The Coastal and Marine Ecological Classification Standard (CMECS) provides a comprehensive framework for organizing information about coasts and oceans and their living systems. This information includes the physical, biological, and chemical data that are collectively used to define coastal and marine ecosystems.
The standard was designed to meet the needs of many users including resource managers and planners, conservation practitioners, engineers, mappers, and researchers from government, industry and academia that need to describe, map, or assess coastal and marine ecosystems.
CMECS is the result of an ongoing collaboration among several organizations including NatureServe, the National Oceanic and Atmospheric Administration, the U.S. Environmental Protection Agency, the U.S. Geological Survey and the University of Rhode Island.
CMECS units and their descriptions are available in a searchable online catalog.
Additional information about the standard is also available from NOAA.
CMECS offers a common terminology for describing natural and human influenced ecosystems from the upper tidal reaches of estuaries to the deepest portions of the ocean. Those using CMECS to can be assured that they are speaking the same language and producing comparable results.
CMECS can be used to support a number of applications at scales from local to global including:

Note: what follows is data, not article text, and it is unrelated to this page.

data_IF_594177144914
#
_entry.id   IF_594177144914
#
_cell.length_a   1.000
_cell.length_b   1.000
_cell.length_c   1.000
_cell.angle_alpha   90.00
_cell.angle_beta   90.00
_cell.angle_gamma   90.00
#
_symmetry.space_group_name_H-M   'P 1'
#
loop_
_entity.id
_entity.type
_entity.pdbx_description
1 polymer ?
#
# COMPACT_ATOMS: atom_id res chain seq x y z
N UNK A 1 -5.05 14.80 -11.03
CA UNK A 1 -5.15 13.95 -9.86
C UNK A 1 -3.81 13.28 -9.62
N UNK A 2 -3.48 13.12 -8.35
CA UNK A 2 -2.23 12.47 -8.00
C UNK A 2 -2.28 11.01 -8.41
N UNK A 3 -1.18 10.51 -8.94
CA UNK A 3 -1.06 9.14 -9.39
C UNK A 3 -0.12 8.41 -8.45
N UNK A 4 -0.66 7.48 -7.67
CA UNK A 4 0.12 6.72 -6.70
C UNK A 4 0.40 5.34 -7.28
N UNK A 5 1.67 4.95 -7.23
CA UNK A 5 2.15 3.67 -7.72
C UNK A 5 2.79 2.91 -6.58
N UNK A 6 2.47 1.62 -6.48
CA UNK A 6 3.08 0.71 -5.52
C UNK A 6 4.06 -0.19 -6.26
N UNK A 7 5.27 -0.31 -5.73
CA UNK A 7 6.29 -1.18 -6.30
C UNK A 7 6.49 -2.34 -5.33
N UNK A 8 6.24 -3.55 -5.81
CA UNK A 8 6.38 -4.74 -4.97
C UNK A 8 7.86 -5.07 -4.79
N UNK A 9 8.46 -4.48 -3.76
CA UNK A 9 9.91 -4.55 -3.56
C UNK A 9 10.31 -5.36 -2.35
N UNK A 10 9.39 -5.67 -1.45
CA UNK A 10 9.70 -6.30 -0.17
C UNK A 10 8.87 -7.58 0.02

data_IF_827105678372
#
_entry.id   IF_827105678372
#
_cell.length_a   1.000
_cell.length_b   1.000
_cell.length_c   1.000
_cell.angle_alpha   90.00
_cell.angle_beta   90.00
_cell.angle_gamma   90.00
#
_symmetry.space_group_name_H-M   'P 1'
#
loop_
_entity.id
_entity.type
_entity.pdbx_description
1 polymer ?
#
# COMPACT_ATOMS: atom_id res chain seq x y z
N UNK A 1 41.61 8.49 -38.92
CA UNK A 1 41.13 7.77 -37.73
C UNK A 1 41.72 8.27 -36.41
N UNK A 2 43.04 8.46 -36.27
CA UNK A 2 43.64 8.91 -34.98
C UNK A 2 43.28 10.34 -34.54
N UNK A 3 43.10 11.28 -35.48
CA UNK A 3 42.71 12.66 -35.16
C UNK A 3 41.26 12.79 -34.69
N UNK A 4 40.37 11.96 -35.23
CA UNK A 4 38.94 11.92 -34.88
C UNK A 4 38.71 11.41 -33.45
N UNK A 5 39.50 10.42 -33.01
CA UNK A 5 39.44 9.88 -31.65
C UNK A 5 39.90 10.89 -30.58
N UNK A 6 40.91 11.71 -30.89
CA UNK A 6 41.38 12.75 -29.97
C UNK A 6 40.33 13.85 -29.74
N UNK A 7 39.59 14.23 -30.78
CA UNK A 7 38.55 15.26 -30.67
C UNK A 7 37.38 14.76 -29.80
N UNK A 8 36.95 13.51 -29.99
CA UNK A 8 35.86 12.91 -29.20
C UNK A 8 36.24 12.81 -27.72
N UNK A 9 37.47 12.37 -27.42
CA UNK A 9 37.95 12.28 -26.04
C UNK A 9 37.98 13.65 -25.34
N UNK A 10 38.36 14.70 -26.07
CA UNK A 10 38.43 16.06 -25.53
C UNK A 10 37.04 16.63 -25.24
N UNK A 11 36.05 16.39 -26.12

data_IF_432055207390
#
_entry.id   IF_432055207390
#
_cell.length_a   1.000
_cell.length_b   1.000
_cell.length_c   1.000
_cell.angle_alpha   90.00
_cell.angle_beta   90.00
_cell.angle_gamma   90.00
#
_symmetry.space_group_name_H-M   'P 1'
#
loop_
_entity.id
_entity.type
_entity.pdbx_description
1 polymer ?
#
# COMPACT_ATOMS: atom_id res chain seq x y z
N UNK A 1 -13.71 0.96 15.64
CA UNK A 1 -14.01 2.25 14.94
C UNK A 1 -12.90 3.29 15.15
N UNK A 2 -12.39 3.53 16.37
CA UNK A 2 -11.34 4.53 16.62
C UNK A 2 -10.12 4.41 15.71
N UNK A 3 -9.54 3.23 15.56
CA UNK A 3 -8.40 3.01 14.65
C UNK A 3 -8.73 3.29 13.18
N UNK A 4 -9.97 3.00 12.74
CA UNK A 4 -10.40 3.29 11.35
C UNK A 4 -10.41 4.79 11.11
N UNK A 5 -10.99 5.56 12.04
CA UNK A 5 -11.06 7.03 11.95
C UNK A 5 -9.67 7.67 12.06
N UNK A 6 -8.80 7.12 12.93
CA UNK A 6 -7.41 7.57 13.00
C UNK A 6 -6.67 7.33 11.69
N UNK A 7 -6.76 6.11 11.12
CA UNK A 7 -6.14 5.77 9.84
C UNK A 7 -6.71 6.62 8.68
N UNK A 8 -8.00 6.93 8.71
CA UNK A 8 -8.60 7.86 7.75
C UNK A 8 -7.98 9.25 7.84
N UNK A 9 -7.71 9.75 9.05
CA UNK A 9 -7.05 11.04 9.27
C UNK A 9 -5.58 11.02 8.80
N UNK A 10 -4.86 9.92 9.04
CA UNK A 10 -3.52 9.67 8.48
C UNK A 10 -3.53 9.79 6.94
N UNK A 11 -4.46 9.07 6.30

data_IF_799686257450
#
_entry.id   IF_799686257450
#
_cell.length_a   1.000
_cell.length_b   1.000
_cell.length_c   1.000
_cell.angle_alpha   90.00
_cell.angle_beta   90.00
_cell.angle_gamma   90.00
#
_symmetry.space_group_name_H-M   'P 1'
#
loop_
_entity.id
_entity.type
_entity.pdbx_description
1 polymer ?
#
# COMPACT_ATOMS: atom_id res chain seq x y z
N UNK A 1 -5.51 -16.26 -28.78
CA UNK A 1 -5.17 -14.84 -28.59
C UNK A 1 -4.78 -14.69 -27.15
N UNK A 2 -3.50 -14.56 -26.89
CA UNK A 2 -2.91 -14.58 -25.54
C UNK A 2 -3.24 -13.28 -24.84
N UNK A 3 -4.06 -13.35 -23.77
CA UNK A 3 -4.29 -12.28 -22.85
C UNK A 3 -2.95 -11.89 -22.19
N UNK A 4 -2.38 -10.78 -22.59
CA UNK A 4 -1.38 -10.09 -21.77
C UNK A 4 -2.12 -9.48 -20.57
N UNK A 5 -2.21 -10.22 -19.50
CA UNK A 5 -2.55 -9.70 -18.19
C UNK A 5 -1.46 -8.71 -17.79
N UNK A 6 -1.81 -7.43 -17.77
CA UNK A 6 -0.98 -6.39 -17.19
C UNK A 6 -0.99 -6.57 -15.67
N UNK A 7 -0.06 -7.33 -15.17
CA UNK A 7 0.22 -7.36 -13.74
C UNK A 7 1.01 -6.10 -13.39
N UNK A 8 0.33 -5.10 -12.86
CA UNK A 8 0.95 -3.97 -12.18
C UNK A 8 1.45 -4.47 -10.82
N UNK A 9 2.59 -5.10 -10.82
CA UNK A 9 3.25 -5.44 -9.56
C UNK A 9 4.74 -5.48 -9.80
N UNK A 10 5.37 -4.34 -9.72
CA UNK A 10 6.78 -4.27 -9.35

- Ecosystem inventory and mapping
- Coastal and marine spatial planning
- Marine Protected Area selection, evaluation, and assessment
- Resource management and monitoring
- Conservation status assessment
- Habitat modeling
- Ecosystem services evaluation
CMECS has been approved as a federal standard by the Federal Geographic Data Committee (FGDC).
The CMECS framework is organized into two settings, biogeographic and aquatic, and four components, water column, geoform, substrate, and biotic. Each describes a separate aspect of the environment and biota. Settings and components can be used in combination or independently to describe or map ecosystem features. The hierarchical arrangement of units of the settings and components allows users to apply CMECS to the scale and specificity that best suits their interests. Modifiers allow users to customize the classification to meet specific needs. Biotopes can be described when there is a need for more detailed information on the biota and their environment.
CMECS offers many benefits. It is built on existing classification approaches and offers continuity with relevant FGDC wetland and terrestrial standards. It accommodates biological, geological, chemical, and physical data in a single structure. It is applicable to multiple scales and sensors, and facilitates data sharing and integration.
CMECS was developed with input from more than one hundred scientists and coastal managers. A rigorous four month public and peer review process led to consideration and response to more than 800 individual comments from 31 individuals and organizations. The use and application of the standard will improve our knowledge of marine ecosystems and may bring to light other necessary additions and adjustments to the standard. Users will be encouraged to provide suggestions about possible changes to CMECS, which will follow a regular peer review and revision cycle.